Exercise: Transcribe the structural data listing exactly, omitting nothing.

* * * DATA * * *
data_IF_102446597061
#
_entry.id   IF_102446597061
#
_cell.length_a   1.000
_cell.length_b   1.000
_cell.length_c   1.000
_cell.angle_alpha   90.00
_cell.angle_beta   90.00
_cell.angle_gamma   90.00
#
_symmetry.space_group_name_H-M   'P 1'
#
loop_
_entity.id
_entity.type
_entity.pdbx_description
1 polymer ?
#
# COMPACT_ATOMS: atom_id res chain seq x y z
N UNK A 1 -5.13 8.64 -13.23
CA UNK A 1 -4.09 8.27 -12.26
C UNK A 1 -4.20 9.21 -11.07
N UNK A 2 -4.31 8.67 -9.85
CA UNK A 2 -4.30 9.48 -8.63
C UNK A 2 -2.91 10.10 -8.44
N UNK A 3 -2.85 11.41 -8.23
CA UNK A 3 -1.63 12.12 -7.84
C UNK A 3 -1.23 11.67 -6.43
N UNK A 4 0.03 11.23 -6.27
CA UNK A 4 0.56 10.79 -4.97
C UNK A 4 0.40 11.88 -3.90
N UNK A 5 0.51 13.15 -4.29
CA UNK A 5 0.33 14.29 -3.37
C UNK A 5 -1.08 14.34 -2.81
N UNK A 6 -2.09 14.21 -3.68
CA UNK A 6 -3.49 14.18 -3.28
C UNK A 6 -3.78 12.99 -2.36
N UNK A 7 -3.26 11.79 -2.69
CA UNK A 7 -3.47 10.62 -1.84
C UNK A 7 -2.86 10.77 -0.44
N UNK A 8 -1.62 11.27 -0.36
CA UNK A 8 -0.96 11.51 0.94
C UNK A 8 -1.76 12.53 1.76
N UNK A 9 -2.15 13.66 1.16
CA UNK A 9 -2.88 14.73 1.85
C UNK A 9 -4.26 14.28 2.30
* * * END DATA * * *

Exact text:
data_IF_102446597061
#
_entry.id   IF_102446597061
#
_cell.length_a   1.000
_cell.length_b   1.000
_cell.length_c   1.000
_cell.angle_alpha   90.00
_cell.angle_beta   90.00
_cell.angle_gamma   90.00
#
_symmetry.space_group_name_H-M   'P 1'
#
loop_
_entity.id
_entity.type
_entity.pdbx_description
1 polymer ?
#
# COMPACT_ATOMS: atom_id res chain seq x y z
N UNK A 1 -5.13 8.64 -13.23
CA UNK A 1 -4.09 8.27 -12.26
C UNK A 1 -4.20 9.21 -11.07
N UNK A 2 -4.31 8.67 -9.85
CA UNK A 2 -4.30 9.48 -8.63
C UNK A 2 -2.91 10.10 -8.44
N UNK A 3 -2.85 11.41 -8.23
CA UNK A 3 -1.63 12.12 -7.84
C UNK A 3 -1.23 11.67 -6.43
N UNK A 4 0.03 11.23 -6.27
CA UNK A 4 0.56 10.79 -4.97
C UNK A 4 0.40 11.88 -3.90
N UNK A 5 0.51 13.15 -4.29
CA UNK A 5 0.33 14.29 -3.37
C UNK A 5 -1.08 14.34 -2.81
N UNK A 6 -2.09 14.21 -3.68
CA UNK A 6 -3.49 14.18 -3.28
C UNK A 6 -3.78 12.99 -2.36
N UNK A 7 -3.26 11.79 -2.69
CA UNK A 7 -3.47 10.62 -1.84
C UNK A 7 -2.86 10.77 -0.44
N UNK A 8 -1.62 11.27 -0.36
CA UNK A 8 -0.96 11.51 0.94
C UNK A 8 -1.76 12.53 1.76
N UNK A 9 -2.15 13.66 1.16
CA UNK A 9 -2.88 14.73 1.85
C UNK A 9 -4.26 14.28 2.30